Tweak the Asset Allocation
If going to all cash is too drastic, rebalancing or tweaking the mix of stocks and bonds is another option. Rebalancing is getting your stock and bond allocation back to the original percentages. For some clients I pare back the stock positions that have seen out sized gains this year (think technology stocks). Rebalancing consistently is one way to reduce the risk in a portfolio yet still remain in stocks.
Buy the Dips
For more speculative investors, raising cash now in anticipation of buying back at lower levels after the election is another option. The downside to this strategy is the market does not go down but may go sideways or continue to go up. At that point, it may be hard to get back into the market, as it may seem expensive or too risky. My hunch is after the November election investors will turn their attention back to the labor market and the economy. That will drive retail sales, earnings, and influence stock prices.
Gold and other hedging Strategies
Gold tends to increase in price as the stock market goes down. The problem with buying gold now is the price has already soared. Many investors jumped on the gold band wagon several months ago, so future gains are questionable.
Other hedging strategies may make sense, like being long/short. Being long means hoping the market goes up. Shorting is the opposite, hoping stock prices decrease. For example, I may be 80% long and 20% short. If the stock market collapses, the short position will profit, mitigating the losses on the long positions. Hence the hedge. A disadvantage to this strategy is the downside protection or the cost to buy a short position has increased due to the expected volatility. The increased cost makes the hedge less valuable. However, owning some long/short equity funds can still make sense as part of a diversified portfolio.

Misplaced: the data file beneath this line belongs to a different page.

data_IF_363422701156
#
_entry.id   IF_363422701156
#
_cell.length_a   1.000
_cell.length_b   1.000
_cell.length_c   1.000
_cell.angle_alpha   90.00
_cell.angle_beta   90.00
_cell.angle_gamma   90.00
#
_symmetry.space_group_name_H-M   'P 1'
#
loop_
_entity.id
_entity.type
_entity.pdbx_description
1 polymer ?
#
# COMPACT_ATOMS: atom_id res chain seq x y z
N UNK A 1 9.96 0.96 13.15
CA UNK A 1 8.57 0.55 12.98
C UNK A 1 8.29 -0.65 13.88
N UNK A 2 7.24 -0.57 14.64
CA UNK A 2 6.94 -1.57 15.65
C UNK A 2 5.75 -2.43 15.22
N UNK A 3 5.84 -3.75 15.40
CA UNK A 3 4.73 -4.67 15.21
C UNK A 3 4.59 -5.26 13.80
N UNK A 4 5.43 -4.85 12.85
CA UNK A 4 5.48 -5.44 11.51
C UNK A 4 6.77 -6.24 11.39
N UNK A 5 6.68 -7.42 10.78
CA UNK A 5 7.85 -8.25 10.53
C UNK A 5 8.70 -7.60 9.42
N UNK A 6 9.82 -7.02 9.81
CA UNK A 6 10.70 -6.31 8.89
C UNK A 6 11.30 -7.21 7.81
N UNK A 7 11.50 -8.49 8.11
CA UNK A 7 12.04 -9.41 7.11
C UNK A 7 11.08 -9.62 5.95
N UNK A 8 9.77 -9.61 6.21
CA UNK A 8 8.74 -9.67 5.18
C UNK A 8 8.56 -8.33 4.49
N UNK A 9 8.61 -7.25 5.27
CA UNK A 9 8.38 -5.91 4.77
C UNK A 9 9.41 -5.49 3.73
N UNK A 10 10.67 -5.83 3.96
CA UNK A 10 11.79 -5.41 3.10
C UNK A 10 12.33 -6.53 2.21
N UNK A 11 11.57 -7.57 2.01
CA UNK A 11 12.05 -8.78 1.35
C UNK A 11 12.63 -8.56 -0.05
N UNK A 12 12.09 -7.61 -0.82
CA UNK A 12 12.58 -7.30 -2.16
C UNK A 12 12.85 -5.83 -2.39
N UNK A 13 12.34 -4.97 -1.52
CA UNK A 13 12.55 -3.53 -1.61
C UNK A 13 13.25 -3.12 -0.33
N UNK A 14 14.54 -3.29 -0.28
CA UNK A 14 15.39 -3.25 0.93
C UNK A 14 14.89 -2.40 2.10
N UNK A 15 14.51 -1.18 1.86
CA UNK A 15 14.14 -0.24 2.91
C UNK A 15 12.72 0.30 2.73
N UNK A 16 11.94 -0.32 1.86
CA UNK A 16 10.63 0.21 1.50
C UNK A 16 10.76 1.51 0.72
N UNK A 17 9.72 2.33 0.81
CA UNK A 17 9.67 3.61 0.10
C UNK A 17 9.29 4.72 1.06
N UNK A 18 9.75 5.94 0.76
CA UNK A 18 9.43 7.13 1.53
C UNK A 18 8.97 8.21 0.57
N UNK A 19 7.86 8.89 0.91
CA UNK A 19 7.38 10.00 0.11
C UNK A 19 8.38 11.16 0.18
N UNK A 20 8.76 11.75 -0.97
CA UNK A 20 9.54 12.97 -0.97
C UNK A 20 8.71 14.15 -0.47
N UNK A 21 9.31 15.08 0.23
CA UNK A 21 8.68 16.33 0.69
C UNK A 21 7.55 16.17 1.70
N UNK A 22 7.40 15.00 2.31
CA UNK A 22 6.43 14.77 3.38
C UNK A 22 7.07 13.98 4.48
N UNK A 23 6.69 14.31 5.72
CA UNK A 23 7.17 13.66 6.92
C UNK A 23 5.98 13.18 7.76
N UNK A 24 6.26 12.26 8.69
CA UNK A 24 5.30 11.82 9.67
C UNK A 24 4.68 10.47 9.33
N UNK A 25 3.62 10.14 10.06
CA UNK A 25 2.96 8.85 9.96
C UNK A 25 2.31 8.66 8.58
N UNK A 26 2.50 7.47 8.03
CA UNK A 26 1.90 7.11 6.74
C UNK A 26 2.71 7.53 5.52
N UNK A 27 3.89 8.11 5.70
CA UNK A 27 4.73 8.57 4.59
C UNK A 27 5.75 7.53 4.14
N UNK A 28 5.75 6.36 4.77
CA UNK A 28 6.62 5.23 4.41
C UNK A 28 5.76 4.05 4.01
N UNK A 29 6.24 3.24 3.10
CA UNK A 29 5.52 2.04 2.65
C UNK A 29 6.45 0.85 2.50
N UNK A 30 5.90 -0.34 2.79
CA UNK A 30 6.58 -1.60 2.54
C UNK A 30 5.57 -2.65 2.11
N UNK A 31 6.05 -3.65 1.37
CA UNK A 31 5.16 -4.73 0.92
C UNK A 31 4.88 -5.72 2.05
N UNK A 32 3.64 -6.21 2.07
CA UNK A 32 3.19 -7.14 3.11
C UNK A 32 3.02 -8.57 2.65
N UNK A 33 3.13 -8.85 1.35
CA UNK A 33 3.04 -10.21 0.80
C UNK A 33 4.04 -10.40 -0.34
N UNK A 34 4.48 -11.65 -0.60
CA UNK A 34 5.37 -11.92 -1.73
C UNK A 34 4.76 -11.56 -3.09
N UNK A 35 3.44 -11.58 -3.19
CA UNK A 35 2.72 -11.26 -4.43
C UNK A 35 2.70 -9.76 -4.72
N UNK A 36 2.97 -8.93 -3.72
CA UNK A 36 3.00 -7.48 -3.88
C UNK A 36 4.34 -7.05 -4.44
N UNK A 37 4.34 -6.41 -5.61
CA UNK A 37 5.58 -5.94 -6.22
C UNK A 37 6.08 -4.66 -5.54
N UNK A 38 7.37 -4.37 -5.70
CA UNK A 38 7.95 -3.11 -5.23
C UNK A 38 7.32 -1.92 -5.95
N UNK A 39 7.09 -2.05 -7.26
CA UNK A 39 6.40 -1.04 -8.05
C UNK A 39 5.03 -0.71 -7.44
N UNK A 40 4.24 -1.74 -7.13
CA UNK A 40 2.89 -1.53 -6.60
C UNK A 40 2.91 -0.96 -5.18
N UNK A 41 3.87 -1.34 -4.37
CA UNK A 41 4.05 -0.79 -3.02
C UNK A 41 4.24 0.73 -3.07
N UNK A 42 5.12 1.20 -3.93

A Buffer Strategy
A buffer note is a private note issued by a large bank that provides some upside potential but limits the downside. Buffer notes are usually short-term, expiring in twelve or eighteenth months. An example of a buffer note is one tied to the S&P 500 Index, which tracks the performance of the index, to a certain extent. The upside is capped in a buffer note. If the index is up 30%, the buffer note may only pay gains up to 10%. However, the downside is limited. If the underlying index, in this case the S&P 500 Index is down 30%, the buffer note limits your downside to a certain percentage, like limiting losses to 10%. One nice thing about buffer notes is the purchase minimums are often small, sometimes as little $1,000. For more on Buffer Notes, see my blog post "Understanding Buffered Structured Notes - Capturing some upside without all the downside."
Who will win the election?
History shows that the US economy and the stock market has had major bearings on the presidential election outcomes. Since 1928, the stock market has predicted the winner of the presidential election 87% of the time, including every single election since 1984. If we get some good news on the economy in the coming months or progress toward a vaccine that may help President Donald Trump’s reelection chances. A weak economy struggling to come out of recession and a weaker stock market would likely favor former Vice President Joe Biden.
The Bottom Line
Given the uncertainty in the economy, the pandemic, and the election, the impulse to sit on the sidelines is appealing. However, in times of uncertainty, opportunity does present itself. There are pockets of the stock market with more attractive valuations than other areas. In addition, as history shows, elections typically only make short-term noise. This noise or volatility can be viewed as an opportunity to invest at more attractive prices. For those with longer time horizons, as the chart above illustrates, there are more positive 10-year time periods following elections than negative.
More important, in my opinion, are the income tax and financial planning considerations. The prospect of higher taxes seems real. Higher income and higher net worth investors need to start planning. There are several tax-smart investing strategies, charitable planning techniques, and other income and asset shifting strategies to consider. Financial and tax planning are more important now than ever.
The prospect of higher taxes seems real. Higher income and higher net worth investors need to start planning now for higher taxes to come.